Joe Slovo West is a fast developing informal area on the outskirts of Port Elizabeth. It’s an area in transience – with temporary structures systematically making way for RDP developments. Since government developments are not keeping up with the local community’s needs, many residents have stepped up to improve their often precarious life conditions themselves. It is here where Patricia Piyani started Silindokuhle Preschool – a safe haven for neighbourhood kids while their parents are at work in the city.

Building in informal settlements poses many challenges such as goods access, lack of amenities and service delivery and out of step town planning. Rising to this challenge is French architecture collective saga, who has been working with Joe Slovo West residents since 2015. Their design for Silindokuhle Preschool was negotiated collectively. The project was preceded by a three month field study followed by process of participation with members of the local community.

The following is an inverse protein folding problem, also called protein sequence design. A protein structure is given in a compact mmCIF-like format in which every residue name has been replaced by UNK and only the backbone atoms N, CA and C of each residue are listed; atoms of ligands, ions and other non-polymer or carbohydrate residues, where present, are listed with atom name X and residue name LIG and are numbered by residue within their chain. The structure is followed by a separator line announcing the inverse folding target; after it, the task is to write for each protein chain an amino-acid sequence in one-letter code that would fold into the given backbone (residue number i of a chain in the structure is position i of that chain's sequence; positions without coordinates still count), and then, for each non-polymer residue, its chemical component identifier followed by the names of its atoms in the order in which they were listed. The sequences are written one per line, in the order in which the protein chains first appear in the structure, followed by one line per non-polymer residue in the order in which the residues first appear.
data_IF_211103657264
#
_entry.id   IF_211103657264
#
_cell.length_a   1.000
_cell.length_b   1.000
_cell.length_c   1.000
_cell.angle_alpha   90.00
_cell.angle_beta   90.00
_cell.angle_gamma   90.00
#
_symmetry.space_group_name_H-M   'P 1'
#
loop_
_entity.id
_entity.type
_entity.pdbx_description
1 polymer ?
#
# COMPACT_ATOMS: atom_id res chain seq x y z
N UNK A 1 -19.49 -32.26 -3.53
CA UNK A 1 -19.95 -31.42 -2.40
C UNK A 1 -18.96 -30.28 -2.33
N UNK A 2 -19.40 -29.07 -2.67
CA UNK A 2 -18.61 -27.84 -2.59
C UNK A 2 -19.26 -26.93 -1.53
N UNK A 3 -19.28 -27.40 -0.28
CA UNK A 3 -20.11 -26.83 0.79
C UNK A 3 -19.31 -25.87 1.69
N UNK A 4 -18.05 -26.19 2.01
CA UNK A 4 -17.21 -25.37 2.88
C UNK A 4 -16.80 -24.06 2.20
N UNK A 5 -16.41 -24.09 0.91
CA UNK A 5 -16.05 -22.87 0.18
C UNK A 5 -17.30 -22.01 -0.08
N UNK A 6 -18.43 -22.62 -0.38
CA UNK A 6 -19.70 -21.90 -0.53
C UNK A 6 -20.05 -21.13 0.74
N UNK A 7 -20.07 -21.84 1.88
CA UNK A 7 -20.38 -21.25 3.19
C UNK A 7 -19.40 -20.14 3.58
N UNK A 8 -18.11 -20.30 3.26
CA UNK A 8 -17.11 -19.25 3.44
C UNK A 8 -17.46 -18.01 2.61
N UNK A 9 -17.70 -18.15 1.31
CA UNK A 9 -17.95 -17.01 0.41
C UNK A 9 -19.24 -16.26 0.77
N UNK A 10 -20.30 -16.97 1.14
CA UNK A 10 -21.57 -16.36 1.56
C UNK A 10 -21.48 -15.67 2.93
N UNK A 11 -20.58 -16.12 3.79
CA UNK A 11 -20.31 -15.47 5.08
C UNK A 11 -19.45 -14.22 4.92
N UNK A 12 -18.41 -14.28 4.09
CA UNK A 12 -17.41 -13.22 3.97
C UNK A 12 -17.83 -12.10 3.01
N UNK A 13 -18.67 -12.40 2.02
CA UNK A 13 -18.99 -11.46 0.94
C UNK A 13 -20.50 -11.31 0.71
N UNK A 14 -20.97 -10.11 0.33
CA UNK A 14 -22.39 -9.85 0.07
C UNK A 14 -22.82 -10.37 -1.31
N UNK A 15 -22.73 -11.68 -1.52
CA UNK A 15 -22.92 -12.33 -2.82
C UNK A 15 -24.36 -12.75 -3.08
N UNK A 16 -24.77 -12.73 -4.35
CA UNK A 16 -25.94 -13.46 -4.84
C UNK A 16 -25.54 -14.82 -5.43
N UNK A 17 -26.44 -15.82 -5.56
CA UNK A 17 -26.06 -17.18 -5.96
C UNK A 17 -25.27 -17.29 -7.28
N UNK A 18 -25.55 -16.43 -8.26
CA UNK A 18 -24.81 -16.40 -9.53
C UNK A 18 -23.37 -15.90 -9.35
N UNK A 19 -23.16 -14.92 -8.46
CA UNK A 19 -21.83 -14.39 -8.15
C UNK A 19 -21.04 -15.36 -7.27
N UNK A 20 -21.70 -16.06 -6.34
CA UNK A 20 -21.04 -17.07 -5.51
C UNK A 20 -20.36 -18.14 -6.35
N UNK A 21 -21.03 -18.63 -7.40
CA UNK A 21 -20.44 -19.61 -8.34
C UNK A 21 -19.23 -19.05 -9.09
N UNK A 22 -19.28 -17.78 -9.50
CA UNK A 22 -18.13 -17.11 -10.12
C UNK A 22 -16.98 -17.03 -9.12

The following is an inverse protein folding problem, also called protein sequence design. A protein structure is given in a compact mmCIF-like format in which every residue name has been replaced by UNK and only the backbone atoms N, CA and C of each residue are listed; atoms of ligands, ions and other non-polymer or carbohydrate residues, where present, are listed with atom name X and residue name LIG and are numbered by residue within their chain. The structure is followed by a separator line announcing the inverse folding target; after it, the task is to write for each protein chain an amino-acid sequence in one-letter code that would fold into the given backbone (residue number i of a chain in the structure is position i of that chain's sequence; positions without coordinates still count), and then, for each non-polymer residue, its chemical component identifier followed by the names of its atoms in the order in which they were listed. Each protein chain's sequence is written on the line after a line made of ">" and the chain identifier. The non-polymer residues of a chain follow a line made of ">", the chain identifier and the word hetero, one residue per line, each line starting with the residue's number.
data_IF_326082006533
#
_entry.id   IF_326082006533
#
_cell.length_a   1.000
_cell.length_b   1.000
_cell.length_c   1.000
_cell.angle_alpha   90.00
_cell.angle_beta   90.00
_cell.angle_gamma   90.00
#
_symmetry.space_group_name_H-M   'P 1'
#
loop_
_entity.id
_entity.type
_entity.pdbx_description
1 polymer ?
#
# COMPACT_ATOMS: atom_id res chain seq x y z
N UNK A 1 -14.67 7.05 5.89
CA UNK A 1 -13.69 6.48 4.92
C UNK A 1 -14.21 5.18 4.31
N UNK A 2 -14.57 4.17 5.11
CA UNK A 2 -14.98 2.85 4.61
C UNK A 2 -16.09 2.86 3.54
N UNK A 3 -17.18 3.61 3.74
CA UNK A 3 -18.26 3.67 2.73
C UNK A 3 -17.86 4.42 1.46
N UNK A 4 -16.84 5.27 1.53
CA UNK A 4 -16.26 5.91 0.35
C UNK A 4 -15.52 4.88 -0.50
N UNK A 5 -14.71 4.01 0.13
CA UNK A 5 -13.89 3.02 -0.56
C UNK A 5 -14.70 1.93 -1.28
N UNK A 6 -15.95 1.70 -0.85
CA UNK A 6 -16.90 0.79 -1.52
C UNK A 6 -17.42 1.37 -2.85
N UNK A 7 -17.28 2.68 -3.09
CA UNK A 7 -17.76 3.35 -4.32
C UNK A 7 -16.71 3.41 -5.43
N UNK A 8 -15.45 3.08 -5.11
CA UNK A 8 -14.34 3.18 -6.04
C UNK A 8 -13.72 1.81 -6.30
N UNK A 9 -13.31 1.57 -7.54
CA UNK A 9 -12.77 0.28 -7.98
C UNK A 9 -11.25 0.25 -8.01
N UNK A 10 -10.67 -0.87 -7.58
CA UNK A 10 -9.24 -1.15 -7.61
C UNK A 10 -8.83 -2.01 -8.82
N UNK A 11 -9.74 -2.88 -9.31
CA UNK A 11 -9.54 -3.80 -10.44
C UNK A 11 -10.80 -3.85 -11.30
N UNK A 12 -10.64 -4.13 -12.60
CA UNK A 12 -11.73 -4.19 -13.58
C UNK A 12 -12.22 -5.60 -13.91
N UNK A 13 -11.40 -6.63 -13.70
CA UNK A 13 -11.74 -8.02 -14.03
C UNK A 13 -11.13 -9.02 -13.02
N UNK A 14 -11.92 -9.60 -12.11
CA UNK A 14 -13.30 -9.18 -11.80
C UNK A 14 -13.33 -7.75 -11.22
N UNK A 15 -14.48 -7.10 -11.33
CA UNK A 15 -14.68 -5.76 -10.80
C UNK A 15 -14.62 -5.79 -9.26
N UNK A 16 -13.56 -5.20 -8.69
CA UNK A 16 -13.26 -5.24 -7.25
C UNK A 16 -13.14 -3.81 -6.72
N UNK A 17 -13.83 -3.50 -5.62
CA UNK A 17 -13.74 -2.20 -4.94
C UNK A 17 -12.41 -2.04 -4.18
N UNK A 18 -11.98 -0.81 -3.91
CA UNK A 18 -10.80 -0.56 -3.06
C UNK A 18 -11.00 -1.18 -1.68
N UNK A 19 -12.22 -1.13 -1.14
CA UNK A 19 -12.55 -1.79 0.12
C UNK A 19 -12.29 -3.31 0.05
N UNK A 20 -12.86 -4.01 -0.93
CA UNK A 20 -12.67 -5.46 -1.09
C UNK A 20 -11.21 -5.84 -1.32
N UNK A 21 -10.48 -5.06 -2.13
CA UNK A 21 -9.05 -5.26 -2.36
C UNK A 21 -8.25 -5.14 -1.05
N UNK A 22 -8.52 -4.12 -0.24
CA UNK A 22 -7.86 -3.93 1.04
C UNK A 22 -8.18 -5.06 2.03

To lower building costs, a network of companies was co-opted to collect industrial waste to be reworked in an or on site workshop. Materials and objects that went into the construction and furbishment of the building were collected from all over the city – many of it repurposed or reclaimed. This approach demanded an incremental process in which every step of the building’s design was based on experimentation. The final result is that of collective effort and a building that speaks to its environment and manifests a strong sense of place.

Read more about saga and this special building here.

Sustainable Design

All images courtesy of saga